Driving pressure and survival in the acute respiratory distress syndrome

Marcelo B.P. Amato, Maureen O. Meade, Arthur S. Slutsky, Laurent Brochard, Eduardo L.V. Costa, David A. Schoenfeld, Thomas E. Stewart, Matthias Briel, Daniel Talmor, Alain Mercat, Jean Christophe M. Richard, Carlos R.R. Carvalho, Roy G. Brower

Research output: Contribution to journalArticle

Abstract

BACKGROUND: Mechanical-ventilation strategies that use lower end-inspiratory (plateau) airway pressures, lower tidal volumes (VT), and higher positive end-expiratory pressures (PEEPs) can improve survival in patients with the acute respiratory distress syndrome (ARDS), but the relative importance of each of these components is uncertain. Because respiratory-system compliance (CRS) is strongly related to the volume of aerated remaining functional lung during disease (termed functional lung size), we hypothesized that driving pressure (ΔP = VT/RS), in which VT is intrinsically normalized to functional lung size (instead of predicted lung size in healthy persons), would be an index more strongly associated with survival than VT or PEEP in patients who are not actively breathing. METHODS: Using a statistical tool known as multilevel mediation analysis to analyze individual data from 3562 patients with ARDS enrolled in nine previously reported randomized trials, we examined ΔP as an independent variable associated with survival. in the mediation analysis, we estimated the isolated effects of changes in & Delta;P resulting from randomized ventilator settings while minimizing confounding due to the baseline severity of lung disease. RESULTS: Among ventilation variables, ΔP was most strongly associated with survival. A 1-SD increment in ΔP (approximately 7 cm of water) was associated with increased mortality (relative risk, 1.41; 95% confidence interval [CI], 1.31 to 1.51; P<0.001), even in patients receiving "protective" plateau pressures and VT (relative risk, 1.36; 95% CI, 1.17 to 1.58; P<0.001). Individual changes in VT or PEEP after randomization were not independently associated with survival; they were associated only if they were among the changes that led to reductions in & Delta; P (mediation effects of ΔP, P = 0.004 and P = 0.001, respectively). CONCLUSIONS: We found that ΔP was the ventilation variable that best stratified risk. Decreases in ΔP owing to changes in ventilator settings were strongly associated with increased survival.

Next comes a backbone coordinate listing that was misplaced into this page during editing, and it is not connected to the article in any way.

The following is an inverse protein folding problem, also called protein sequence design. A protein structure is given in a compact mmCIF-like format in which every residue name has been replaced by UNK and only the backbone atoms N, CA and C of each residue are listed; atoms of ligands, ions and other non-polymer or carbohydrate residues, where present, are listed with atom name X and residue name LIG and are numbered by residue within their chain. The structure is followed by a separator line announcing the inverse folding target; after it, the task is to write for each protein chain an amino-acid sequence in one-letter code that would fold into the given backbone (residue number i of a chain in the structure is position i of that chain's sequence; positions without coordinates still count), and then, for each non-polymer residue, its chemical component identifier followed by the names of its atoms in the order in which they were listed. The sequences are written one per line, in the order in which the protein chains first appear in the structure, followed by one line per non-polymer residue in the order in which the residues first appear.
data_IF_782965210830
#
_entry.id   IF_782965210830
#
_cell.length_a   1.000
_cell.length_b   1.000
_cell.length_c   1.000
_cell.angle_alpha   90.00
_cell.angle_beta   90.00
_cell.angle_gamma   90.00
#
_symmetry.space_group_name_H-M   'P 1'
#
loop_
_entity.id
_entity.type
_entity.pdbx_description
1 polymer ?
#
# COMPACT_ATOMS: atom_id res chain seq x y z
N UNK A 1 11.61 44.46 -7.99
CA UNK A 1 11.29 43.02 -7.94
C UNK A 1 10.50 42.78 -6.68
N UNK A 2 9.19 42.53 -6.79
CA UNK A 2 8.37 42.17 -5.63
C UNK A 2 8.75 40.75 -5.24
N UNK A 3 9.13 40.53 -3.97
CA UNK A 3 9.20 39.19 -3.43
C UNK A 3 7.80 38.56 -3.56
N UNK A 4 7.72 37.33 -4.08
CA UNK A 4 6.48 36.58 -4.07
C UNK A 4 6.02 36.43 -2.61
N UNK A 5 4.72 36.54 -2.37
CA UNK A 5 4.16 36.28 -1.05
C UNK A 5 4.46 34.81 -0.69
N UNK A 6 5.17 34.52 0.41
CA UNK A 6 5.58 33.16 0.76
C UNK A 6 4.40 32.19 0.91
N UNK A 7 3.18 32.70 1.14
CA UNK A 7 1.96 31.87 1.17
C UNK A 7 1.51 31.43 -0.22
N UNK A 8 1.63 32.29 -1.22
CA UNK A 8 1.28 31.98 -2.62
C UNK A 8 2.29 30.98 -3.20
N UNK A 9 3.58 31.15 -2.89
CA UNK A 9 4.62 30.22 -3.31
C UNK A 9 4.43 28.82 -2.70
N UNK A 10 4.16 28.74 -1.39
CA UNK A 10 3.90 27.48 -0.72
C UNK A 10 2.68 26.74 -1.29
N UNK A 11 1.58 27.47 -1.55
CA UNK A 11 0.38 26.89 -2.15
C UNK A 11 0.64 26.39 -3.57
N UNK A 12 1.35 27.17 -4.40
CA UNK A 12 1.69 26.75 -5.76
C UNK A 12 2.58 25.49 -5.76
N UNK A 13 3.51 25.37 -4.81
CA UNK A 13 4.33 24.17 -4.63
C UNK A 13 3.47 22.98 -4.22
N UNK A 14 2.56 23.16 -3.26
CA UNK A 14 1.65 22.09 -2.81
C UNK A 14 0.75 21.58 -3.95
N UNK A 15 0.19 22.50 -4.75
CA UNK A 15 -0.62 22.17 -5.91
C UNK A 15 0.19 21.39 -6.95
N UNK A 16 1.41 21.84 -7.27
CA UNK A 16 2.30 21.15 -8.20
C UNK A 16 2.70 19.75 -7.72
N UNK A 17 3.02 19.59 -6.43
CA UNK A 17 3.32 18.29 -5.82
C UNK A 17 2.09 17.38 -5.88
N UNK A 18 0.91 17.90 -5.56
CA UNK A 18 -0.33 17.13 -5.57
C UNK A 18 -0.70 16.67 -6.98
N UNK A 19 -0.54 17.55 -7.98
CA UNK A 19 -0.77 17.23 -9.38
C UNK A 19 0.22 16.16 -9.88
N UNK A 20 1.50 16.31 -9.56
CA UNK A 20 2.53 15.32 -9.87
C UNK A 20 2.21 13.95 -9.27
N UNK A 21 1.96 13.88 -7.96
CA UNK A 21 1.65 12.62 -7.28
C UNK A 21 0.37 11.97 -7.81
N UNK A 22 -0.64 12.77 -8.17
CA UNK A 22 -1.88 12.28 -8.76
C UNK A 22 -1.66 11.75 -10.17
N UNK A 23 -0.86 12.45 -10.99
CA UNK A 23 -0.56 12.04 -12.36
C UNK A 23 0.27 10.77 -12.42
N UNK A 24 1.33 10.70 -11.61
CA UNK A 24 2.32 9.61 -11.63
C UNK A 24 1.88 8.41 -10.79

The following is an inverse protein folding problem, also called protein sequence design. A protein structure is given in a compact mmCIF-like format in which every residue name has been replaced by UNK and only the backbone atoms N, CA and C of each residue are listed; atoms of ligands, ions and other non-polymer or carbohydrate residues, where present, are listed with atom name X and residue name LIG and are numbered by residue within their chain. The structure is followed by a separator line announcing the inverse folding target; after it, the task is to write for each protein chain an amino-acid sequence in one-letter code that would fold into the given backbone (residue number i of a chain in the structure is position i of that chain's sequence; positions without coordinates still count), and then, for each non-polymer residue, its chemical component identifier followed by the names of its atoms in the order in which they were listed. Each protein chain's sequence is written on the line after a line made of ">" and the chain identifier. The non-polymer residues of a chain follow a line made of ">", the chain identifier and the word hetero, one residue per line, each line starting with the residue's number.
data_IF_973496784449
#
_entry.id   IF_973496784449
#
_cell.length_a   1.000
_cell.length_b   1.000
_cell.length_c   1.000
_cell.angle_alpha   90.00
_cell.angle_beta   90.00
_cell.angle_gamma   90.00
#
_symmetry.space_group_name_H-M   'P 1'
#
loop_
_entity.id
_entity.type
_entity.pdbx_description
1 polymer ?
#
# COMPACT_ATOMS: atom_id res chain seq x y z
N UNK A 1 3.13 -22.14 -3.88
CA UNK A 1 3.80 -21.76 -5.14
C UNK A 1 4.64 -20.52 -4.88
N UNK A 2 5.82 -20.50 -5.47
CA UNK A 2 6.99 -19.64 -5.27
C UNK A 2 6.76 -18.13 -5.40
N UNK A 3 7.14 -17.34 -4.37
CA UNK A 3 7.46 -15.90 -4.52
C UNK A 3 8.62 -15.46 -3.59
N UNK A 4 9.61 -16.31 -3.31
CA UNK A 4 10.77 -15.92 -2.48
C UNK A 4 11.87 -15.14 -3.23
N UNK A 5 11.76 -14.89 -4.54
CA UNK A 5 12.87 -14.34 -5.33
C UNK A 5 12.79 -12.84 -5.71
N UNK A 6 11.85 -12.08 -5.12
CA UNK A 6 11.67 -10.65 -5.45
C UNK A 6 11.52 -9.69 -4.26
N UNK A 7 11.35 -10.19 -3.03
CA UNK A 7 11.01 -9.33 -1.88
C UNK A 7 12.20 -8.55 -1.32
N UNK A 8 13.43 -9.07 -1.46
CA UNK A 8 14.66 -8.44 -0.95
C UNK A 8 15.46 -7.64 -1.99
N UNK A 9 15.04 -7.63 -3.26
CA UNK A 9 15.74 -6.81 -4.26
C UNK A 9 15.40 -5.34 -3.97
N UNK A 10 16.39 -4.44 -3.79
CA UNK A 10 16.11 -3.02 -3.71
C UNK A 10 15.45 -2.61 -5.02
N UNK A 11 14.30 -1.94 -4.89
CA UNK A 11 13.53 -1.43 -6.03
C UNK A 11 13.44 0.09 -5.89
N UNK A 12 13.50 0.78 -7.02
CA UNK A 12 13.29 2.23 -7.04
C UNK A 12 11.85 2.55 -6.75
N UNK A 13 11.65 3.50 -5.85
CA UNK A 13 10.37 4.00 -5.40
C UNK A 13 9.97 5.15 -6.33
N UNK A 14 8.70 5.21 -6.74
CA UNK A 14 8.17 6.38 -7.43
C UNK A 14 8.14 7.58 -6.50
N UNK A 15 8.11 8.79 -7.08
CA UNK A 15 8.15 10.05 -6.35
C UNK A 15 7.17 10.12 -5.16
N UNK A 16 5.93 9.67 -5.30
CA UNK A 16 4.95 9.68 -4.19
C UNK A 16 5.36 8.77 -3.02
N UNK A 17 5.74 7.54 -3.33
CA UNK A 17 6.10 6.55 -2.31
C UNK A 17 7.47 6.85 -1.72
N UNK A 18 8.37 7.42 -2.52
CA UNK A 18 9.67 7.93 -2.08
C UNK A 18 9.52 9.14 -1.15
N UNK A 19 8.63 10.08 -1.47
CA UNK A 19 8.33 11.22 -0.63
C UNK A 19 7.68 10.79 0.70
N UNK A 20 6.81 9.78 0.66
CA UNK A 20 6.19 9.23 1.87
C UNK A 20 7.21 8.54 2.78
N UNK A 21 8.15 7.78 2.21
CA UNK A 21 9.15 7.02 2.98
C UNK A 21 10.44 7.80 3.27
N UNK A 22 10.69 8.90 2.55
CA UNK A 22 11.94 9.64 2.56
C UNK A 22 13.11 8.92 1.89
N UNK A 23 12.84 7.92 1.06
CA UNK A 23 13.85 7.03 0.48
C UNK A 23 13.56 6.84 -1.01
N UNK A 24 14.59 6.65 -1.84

Original languageEnglish (US)
Pages (from-to)747-755
Number of pages9
JournalNew England Journal of Medicine
Volume372
Issue number8
DOIs
StatePublished - Feb 19 2014

ASJC Scopus subject areas

  • Medicine(all)

Fingerprint Dive into the research topics of 'Driving pressure and survival in the acute respiratory distress syndrome'. Together they form a unique fingerprint.

Cite this